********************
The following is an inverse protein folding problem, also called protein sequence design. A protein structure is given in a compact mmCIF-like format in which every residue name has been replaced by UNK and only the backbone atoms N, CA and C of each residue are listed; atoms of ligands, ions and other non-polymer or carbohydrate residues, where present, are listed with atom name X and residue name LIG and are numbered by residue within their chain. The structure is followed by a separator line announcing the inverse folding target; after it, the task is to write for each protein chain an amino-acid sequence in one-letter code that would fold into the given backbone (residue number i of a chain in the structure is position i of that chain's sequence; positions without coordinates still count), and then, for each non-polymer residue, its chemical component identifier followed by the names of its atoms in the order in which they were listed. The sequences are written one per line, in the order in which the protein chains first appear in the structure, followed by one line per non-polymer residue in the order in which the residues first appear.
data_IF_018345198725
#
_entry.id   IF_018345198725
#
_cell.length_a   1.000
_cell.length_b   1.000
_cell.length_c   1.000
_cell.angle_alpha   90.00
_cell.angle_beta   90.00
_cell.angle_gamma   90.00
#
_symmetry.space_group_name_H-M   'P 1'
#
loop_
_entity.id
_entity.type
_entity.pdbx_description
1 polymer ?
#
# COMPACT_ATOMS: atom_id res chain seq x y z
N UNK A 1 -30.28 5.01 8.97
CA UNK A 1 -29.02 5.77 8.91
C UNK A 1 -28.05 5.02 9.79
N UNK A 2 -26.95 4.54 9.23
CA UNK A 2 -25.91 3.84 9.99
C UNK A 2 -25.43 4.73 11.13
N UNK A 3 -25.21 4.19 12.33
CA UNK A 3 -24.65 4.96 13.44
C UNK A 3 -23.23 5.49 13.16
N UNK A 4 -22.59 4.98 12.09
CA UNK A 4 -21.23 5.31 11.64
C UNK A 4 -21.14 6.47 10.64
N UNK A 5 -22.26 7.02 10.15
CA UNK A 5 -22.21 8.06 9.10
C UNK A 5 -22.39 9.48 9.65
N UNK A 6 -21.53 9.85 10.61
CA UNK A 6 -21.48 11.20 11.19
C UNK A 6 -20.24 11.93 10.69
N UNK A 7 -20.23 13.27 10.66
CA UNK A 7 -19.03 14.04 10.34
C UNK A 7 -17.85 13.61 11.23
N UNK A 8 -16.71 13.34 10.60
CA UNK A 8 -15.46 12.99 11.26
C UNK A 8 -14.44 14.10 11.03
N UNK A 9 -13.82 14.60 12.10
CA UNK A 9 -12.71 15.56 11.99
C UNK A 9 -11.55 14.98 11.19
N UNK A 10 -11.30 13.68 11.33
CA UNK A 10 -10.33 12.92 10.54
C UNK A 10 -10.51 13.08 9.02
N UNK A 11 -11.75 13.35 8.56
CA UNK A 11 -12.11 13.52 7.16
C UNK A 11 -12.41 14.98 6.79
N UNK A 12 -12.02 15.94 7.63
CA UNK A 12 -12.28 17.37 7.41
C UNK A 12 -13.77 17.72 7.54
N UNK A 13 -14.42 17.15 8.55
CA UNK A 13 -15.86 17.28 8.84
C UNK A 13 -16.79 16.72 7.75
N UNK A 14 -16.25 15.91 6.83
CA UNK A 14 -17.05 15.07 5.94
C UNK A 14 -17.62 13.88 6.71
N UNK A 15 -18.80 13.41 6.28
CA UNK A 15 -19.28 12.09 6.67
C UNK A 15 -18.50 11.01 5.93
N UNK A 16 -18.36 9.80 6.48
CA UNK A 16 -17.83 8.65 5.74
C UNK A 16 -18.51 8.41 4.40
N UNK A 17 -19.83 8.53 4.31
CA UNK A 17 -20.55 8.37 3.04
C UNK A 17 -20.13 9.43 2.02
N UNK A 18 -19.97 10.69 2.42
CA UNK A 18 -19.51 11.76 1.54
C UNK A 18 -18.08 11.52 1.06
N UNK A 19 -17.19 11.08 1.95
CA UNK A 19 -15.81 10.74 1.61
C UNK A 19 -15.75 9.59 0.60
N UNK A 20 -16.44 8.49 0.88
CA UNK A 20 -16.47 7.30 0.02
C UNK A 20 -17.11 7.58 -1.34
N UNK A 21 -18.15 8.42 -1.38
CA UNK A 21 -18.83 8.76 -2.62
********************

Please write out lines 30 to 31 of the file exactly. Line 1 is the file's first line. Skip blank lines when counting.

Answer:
C UNK A 3 -23.23 5.49 13.16
N UNK A 4 -22.59 4.98 12.09